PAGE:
responsive to the user selecting one of the plurality of menu items, displaying the selected one menu item on a simulated first plane in a three-dimensional graphical space, and displaying the plurality of menu items other than the one selected item on a simulated second plane in the three-dimensional graphical space, wherein the first plane has a more prominent display position than the second plane.
2. The method of claim 1, wherein the first plane having a more prominent display position than the second plane comprises the first plane being in front of the second plane in the three dimensional graphical space as viewed by a user of the user interface.
3. The method of claim 1, further comprising displaying on the first plane a second plurality of menu items corresponding to the selected one item.
4. The method of claim 1, further comprising pivoting the first plane on a first hinge axis.
5. The method of claim 4, further comprising pivoting the second plane on a second hinge axis.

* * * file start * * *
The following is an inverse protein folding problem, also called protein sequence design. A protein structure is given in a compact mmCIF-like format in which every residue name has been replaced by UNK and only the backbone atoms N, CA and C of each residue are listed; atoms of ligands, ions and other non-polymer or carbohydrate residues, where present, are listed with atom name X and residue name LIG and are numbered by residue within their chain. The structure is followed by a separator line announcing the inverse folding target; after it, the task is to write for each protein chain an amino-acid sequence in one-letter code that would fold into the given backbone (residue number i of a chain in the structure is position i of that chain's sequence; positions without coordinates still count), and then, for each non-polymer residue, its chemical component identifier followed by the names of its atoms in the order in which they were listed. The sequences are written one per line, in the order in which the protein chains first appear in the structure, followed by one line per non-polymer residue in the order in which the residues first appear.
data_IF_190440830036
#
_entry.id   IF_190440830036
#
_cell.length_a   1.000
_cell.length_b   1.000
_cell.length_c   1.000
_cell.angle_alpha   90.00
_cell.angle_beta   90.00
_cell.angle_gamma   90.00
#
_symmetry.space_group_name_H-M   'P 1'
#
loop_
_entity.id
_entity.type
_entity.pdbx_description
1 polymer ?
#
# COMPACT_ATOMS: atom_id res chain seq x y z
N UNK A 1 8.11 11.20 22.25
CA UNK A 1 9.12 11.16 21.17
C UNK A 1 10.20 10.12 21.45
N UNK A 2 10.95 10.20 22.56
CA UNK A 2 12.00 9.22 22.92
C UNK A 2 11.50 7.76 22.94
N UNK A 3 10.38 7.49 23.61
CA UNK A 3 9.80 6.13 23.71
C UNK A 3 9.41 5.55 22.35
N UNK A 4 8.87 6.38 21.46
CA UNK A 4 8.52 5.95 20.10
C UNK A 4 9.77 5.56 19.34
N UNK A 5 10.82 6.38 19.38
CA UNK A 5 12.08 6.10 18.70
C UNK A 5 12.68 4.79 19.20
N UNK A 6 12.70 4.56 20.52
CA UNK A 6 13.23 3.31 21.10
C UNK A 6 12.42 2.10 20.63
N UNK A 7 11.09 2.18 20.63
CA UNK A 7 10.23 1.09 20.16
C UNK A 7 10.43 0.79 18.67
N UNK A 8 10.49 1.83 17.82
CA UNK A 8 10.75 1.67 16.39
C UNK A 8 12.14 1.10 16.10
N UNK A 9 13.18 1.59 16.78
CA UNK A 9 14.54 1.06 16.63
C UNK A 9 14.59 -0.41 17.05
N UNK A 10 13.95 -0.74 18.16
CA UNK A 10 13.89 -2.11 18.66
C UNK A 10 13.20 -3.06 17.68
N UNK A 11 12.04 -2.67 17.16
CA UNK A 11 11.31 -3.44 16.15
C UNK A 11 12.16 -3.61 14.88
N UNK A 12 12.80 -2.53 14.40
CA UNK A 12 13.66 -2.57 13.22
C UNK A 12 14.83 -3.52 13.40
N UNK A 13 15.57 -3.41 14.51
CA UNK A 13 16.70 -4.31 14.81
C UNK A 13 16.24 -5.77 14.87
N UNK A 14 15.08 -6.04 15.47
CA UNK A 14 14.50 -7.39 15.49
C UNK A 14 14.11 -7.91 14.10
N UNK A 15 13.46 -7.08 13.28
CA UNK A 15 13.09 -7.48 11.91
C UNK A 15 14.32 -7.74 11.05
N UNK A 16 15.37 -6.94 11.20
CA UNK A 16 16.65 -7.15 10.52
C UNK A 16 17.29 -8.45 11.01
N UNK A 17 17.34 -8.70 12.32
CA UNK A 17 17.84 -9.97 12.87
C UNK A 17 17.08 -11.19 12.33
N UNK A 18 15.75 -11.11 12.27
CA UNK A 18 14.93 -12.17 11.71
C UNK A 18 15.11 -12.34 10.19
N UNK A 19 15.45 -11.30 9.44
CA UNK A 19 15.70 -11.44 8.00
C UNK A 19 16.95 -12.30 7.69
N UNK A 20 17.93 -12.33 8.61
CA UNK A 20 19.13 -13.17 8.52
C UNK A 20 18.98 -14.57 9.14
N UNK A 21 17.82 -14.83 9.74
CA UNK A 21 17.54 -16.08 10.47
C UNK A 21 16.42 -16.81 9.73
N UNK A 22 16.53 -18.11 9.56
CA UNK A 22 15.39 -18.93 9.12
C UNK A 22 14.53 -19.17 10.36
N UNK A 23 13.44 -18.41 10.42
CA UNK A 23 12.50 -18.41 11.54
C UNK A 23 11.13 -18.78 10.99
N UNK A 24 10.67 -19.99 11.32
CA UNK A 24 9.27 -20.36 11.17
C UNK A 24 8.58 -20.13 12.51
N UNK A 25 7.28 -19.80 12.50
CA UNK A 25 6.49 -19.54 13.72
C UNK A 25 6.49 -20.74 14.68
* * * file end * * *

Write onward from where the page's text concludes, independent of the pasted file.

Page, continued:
6. The method of claim 5, wherein the first hinge axis has a different location in the three-dimensional space than the second hinge axis.
7. The method of claim 1, further comprising simulating pushing the second plane back in a Z-dimension of the three-dimensional space as compared to the first plane.
8. The method of claim 7, further comprising pulling the first plane forward in the Z-dimension.
9. The method of claim 5, wherein the first and second hinge axes are on substantially opposite sides of the display device in an X-dimension of the three dimensional space.
10. The method of claim 3, wherein the second plurality of menu items comprise items of a context menu corresponding to the selected one item.
11. The method of claim 3, wherein the selected one item comprises a type of media, and the second plurality of menu items comprise a list of most recently used media of the selected one type of media.
12. The method of claim 3, wherein the second plurality of menu items comprises a sub-menu underneath the selected one menu item.
13. A computer readable medium storing computer executable instructions for performing the method of claim 1.
14. A data processing system, comprising: